This last sentence tells us that the Jews were seeking to explain the empty tomb by claiming Jesus’ body was stolen by His disciples.

4. The Story Was Still Circulating

This continued after the times of the apostles. In the second century, the Christian writer Justin Martyr in his dialogue with a Jew named Trypho, said that this was the same story circulating among the Jews at his time. Another Christian named Tertullian, writing about A.D. 200, claimed the same thing was happening in his day. Therefore, to account for the empty tomb, we have the testimony of hostile witnesses that Jesus’ disciples took His body.

5. There Was No Alternative Site Given

There is something else. Nowhere do we find any of the enemies of Jesus claiming that they know the whereabouts of His body; His body was gone. No witness came forth to give an alternative site for Jesus’ burial. Unbelievers merely said the body was stolen by His disciples with its location unknown.

6. To the Jews, Resurrection from the Dead Meant an Empty Tomb

There is further matter that needs to be considered. Resurrection, to the Jewish people, meant that the body would no longer be in the grave. There is no such thing as a “spiritual” resurrection. When they spoke of someone being raised from the dead, the assumption was that their body was no longer in a grave.

We learn this lesson from Jesus’ raising of Lazarus. When Jesus brought Lazarus back from the dead, they had to first remove the stone and then open the burial cave. For Lazarus to be considered brought back to life, his body had to be absent from the tomb. The same is true in the case of Jesus. Jesus would have never been considered raised from the dead, in any sense, if His body had remained in the tomb.

Conclusion: The Empty Tomb Is an Historical Fact Agreed by Both Friend and Foe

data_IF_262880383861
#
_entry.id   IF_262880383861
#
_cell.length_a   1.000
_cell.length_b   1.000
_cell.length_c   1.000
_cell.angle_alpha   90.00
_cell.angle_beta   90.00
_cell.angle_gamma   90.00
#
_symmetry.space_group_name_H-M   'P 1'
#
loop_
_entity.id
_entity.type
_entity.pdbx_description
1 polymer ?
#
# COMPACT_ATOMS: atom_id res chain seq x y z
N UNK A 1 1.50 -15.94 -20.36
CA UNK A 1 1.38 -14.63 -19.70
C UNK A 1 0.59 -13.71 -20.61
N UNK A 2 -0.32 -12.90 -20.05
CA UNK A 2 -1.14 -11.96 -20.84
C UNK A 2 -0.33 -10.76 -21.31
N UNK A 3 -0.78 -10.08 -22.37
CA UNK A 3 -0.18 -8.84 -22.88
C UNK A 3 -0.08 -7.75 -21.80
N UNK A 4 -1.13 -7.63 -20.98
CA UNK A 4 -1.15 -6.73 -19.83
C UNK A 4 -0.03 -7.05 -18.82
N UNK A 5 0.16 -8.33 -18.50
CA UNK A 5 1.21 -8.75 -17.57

The cumulative evidence is that some thirty-six hours after Jesus was dead and buried, His tomb was found empty. No ancient source denies this. Friends and foes both testified that Jesus’ body was no longer in the tomb on Easter Sunday. Where they differed was explaining why it was no longer there. The Jewish leaders said the disciples stole His body while Jesus’ disciples said that it was due to the resurrection of Jesus.

In sum, it is clear that the tomb of Jesus Christ was empty on that first Easter. While that does not necessarily mean that Jesus rose from the dead the fact that His tomb was empty is consistent with the united testimony of the New Testament: Jesus Christ conquered death.

Summary – Question 7
Was the Tomb of Jesus Really Empty?

There are some who argue that the tomb of Jesus was not really empty on Easter Sunday morning. However, the empty tomb is an established historical fact. While not every account of Jesus’ resurrection states the words, “the tomb was empty” it is always inferred, or assumed. Indeed, each of the four gospels testifies to the empty tomb.

In addition, the sermons in the Book of Acts assume the tomb was empty. Furthermore, this was not even disputed by the Jewish religious leaders. In fact, they spread the story that Jesus’ disciples stole His body in order to falsely proclaim a resurrection from the dead. Of course, this assumed that the tomb was empty. This story continued for several centuries.

Also, to the Jews, a claim of a resurrection assumed an empty tomb since they knew nothing of a “spiritual resurrection.” It is clear the body of Jesus was missing from the place it had been buried. This is consistent with what the New Testament says literally occurred; Jesus Christ rose from the dead.

Was the Story of Jesus' Resurrection Borrowed from Other Ancient Accounts of a Dying and Rising God? ← Prior Section
Was the Body of Jesus Stolen? Next Section →